Weddings today cost an average of $30,000, not including the honeymoon, but one of the most important investments a couple can make costs nothing – or very little.
According to Michael Donaldson, director of pastoral care for the Diocese of Orange, “Statistics confirm that couples married in a faith community have a significantly better chance for a successful marriage.”
For Catholics, being married in the church is not about a building, but about understanding and embracing the sacramental essence of Catholic marriage. It takes commitment and education to fully appreciate it.
Georgann Lovett, marriage preparation coordinator for Holy Family Cathedral and surrounding parishes, explains that Catholic weddings are profoundly different because Catholic marriage is a sacrament.
“People think the priest ‘marries’ the couple, but in fact, the priest is the official witness and facilitator,” Lovette says. “The couple ‘marries’ themselves when they bestow vows upon each other. The love between the couple creates the sacrament and together they become a living sacrament. To use the old Baltimore Catechism language – a sacrament is an ‘outward sign instituted by Christ to give grace.’ Once married, the couple becomes the outward sign of the sacrament of marriage and God’s grace envelops their family.”
Marriage preparation classes involve 10 hours of class time, usually four 2.5-hour sessions. First, the couple meets with their priest or deacon who will refer them to marriage preparation that should ideally be taken about six months before the wedding date. According to Lovett, “Some couples, especially couples that are not both Catholic, believe the classes are an attempt to ‘convert’ the non-Catholic, but the real goal is to help the two individuals become a loving couple. These classes are about getting into the core issues of what make a marriage work: communications, finances, conflict resolution and compatibility.”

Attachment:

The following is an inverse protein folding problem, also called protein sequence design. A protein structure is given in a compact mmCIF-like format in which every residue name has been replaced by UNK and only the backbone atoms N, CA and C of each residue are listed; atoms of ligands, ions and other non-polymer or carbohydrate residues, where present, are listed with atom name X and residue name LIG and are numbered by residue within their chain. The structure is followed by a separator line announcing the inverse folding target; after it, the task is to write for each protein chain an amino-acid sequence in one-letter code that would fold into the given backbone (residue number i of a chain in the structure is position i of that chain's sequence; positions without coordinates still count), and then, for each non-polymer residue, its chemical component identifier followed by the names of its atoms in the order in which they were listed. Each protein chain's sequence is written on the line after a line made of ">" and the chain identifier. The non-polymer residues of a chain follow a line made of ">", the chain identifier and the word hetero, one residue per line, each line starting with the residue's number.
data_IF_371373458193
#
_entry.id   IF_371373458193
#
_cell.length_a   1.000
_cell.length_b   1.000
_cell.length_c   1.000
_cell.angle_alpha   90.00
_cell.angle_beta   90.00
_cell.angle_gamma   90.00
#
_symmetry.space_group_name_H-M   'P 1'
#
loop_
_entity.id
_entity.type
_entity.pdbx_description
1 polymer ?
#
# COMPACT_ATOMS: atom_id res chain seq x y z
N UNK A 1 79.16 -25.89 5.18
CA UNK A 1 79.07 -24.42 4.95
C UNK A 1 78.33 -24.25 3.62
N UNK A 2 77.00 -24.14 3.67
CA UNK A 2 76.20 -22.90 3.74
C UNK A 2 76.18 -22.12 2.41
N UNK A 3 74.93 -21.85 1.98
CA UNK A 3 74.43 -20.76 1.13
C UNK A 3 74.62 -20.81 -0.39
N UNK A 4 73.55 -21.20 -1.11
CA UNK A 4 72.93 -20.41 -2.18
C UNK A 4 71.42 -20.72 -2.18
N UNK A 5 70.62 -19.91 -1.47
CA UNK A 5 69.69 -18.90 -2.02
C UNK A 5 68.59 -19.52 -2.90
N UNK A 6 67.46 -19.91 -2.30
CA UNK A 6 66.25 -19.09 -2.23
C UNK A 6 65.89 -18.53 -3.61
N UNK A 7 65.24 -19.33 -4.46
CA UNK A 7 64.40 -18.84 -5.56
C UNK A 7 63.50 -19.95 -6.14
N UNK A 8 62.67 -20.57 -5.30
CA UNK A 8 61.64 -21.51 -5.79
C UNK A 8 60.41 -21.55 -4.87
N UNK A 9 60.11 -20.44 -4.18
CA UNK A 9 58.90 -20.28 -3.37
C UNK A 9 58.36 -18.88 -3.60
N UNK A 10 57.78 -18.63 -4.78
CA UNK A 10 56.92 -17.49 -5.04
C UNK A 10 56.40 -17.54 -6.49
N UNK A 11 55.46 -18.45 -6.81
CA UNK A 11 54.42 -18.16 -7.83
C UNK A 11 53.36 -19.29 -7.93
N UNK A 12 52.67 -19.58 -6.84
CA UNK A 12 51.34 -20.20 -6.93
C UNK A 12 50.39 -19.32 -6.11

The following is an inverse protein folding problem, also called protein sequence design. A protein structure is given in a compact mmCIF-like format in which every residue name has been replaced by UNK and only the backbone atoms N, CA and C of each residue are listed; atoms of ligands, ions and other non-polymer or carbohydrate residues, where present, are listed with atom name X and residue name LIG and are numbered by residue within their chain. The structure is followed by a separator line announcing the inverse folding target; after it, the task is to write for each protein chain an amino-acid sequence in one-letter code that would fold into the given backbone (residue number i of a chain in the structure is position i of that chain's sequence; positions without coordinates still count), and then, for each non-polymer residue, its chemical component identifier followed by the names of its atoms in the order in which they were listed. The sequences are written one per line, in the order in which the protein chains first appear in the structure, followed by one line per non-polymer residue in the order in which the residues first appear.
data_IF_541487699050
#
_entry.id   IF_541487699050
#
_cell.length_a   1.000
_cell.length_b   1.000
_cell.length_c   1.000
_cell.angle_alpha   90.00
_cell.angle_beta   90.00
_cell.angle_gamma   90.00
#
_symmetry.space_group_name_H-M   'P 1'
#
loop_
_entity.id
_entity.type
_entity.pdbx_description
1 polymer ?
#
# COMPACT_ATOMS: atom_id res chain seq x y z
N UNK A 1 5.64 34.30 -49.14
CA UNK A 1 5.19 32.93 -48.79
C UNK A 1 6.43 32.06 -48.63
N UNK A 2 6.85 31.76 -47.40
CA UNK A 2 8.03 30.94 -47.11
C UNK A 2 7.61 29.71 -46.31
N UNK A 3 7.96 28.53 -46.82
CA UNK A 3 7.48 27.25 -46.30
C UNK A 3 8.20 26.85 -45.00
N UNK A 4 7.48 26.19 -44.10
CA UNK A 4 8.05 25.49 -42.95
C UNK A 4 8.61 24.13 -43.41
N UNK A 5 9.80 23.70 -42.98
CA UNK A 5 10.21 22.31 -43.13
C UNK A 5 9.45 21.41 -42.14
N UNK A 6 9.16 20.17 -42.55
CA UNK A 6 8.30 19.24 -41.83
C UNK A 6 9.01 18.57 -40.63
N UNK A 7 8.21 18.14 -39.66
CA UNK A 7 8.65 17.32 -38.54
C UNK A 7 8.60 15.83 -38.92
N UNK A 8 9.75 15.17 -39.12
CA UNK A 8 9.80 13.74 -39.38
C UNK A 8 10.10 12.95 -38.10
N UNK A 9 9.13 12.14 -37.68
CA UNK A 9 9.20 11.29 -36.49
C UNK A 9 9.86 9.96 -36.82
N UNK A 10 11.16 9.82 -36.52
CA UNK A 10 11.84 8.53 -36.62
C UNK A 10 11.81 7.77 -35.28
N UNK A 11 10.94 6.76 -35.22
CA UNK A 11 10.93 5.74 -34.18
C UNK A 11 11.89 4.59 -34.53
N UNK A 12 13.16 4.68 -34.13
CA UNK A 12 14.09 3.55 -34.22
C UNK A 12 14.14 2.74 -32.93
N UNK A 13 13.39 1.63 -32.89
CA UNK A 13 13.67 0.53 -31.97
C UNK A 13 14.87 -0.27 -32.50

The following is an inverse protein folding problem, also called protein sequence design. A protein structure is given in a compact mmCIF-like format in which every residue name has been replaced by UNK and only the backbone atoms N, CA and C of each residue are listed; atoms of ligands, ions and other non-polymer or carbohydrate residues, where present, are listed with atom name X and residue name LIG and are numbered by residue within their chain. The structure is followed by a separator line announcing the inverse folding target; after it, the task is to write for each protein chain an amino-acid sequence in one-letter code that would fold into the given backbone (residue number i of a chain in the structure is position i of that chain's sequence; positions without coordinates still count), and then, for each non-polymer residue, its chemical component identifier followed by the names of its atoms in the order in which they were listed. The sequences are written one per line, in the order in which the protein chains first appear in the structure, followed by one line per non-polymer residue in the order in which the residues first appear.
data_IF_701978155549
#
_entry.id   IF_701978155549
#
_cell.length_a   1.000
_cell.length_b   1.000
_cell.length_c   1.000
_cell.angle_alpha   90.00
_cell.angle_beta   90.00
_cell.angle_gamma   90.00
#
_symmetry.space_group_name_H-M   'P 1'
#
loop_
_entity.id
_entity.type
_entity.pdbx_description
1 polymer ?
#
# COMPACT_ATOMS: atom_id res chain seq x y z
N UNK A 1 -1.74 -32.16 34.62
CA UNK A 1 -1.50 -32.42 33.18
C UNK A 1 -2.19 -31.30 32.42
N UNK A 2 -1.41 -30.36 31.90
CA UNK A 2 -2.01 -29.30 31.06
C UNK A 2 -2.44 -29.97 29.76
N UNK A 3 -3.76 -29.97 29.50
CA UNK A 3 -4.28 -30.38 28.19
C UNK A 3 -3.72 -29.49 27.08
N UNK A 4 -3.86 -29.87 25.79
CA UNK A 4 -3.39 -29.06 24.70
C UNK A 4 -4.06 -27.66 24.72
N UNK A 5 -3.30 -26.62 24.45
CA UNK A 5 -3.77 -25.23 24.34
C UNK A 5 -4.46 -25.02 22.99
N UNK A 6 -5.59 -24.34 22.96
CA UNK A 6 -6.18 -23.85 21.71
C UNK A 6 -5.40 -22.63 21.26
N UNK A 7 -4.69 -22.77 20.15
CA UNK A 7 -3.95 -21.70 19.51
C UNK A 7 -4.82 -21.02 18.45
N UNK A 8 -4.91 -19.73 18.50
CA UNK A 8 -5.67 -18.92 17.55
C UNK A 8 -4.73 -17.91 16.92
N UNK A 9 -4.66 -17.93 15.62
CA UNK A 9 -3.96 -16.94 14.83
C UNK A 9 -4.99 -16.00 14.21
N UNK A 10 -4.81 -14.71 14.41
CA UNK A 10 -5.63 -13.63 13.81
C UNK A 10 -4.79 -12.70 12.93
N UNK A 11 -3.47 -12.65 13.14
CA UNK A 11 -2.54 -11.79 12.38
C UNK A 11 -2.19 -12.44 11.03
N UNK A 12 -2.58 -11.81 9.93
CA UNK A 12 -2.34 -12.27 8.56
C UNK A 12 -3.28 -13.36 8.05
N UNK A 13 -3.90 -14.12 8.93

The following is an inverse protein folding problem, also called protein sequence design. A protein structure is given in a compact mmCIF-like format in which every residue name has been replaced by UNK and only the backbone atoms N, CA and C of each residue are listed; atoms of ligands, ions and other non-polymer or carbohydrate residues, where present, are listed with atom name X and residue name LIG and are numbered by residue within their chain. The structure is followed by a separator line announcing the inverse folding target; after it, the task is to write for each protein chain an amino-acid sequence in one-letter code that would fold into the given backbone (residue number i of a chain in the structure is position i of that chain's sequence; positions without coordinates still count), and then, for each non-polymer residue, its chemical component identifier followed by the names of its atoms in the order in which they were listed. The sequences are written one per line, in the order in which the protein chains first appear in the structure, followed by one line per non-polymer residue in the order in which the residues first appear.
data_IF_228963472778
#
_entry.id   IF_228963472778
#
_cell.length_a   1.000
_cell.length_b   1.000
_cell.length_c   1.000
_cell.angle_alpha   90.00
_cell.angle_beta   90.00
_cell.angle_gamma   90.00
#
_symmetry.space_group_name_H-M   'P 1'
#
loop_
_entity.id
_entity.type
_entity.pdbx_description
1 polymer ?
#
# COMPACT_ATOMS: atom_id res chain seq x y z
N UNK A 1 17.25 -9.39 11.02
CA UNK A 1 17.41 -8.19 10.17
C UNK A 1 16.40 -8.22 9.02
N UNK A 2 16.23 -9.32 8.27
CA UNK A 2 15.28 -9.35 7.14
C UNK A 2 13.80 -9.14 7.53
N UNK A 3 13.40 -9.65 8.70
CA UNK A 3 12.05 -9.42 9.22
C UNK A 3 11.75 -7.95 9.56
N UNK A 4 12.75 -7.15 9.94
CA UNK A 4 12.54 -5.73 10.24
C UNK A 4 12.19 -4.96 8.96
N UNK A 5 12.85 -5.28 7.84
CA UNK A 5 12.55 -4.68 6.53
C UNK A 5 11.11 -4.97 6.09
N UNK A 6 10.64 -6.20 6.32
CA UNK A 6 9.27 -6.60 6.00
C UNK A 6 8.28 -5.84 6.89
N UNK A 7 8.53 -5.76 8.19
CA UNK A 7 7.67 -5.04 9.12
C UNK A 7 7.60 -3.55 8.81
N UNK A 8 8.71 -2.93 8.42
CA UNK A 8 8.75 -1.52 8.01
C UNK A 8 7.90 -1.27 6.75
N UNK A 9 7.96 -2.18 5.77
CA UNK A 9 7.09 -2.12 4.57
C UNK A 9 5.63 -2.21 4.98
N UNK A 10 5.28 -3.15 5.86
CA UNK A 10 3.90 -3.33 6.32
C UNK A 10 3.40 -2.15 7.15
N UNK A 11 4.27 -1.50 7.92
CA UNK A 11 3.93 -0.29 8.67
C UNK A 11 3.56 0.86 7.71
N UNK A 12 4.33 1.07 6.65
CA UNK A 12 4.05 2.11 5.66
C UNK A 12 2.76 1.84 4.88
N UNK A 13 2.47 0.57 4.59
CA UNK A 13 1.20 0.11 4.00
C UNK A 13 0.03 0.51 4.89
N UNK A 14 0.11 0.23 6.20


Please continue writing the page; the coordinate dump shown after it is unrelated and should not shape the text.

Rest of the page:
“Marriage begins years before when children see their parents living out their holy marriage,” says Donaldson. The extent to which each person has experienced marriage in their ‘family of origin’ is very important to understanding the dynamics that a couple brings to the marriage.” This can be incredibly challenging for some couples. Marriage preparation draws heavily on Saint John Paul II’s ‘Theology of the Body,’ and the willingness of the man and woman to be open to life.
For couples entering a second marriage, the diocese also provides a special preparation course titled “To Trust Again.” Donaldson says that the issues are a somewhat different in second marriages.
“We talk about similar things as the original marriage preparation,” Donaldson explains, “but we also include issues surrounding blended families, and the different expectations a couple may have about remarriage.”
Natural family planning is an important part of the classes. Couples learn the risks of chemical and physical contraceptives and learn techniques to avoid or enhance pregnancy.
“The level of communication, dignity, intimacy and partnership achieved through natural family planning creates an incredibly strong bond,” Donaldson says. Some studies have shown that the divorce rate among couples who practice natural family planning is less than 5 percent.
With the price of a wedding on par with a down payment on a house, it is wise to invest in the tools that will make the marriage last, A marriage that begins with a couple who embrace each other as a sacrament and are committed to being the outward expression of the love between them, is by far the most important element of the wedding, not just the icing on the cake.